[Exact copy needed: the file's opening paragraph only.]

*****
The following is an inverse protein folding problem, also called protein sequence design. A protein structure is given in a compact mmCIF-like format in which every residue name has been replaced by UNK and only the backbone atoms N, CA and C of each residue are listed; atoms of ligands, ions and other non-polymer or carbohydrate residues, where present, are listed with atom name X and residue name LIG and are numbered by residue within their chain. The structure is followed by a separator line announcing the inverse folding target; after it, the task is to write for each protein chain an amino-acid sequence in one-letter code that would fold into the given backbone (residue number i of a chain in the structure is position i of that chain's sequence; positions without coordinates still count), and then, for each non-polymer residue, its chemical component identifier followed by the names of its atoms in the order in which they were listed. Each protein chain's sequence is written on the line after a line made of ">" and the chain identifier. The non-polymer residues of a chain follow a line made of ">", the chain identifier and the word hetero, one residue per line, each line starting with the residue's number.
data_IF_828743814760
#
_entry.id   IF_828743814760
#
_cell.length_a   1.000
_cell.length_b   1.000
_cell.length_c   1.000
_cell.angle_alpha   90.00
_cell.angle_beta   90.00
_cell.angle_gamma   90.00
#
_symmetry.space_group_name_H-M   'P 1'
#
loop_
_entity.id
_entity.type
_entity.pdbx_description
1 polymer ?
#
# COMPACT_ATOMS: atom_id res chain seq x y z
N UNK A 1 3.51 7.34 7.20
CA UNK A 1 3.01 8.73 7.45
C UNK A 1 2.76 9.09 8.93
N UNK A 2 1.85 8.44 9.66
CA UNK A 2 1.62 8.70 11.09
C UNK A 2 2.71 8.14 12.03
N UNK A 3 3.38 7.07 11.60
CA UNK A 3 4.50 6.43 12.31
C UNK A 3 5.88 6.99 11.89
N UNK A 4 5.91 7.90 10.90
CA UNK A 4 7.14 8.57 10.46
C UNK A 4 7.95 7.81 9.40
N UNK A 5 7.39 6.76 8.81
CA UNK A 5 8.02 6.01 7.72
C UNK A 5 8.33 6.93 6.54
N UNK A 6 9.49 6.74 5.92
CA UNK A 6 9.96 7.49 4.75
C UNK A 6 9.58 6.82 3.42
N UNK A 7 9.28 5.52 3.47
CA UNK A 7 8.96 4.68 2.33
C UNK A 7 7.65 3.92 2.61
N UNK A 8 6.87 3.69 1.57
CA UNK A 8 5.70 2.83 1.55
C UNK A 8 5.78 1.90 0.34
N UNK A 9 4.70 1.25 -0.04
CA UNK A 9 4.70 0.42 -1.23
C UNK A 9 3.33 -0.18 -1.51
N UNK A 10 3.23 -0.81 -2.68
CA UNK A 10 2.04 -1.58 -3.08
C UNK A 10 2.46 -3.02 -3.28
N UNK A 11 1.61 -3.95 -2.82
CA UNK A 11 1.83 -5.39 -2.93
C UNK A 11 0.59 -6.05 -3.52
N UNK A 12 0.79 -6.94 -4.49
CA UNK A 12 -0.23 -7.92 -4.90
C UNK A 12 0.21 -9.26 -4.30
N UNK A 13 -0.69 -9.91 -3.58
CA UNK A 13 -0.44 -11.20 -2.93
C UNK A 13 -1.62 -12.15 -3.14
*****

The following is an inverse protein folding problem, also called protein sequence design. A protein structure is given in a compact mmCIF-like format in which every residue name has been replaced by UNK and only the backbone atoms N, CA and C of each residue are listed; atoms of ligands, ions and other non-polymer or carbohydrate residues, where present, are listed with atom name X and residue name LIG and are numbered by residue within their chain. The structure is followed by a separator line announcing the inverse folding target; after it, the task is to write for each protein chain an amino-acid sequence in one-letter code that would fold into the given backbone (residue number i of a chain in the structure is position i of that chain's sequence; positions without coordinates still count), and then, for each non-polymer residue, its chemical component identifier followed by the names of its atoms in the order in which they were listed. Each protein chain's sequence is written on the line after a line made of ">" and the chain identifier. The non-polymer residues of a chain follow a line made of ">", the chain identifier and the word hetero, one residue per line, each line starting with the residue's number.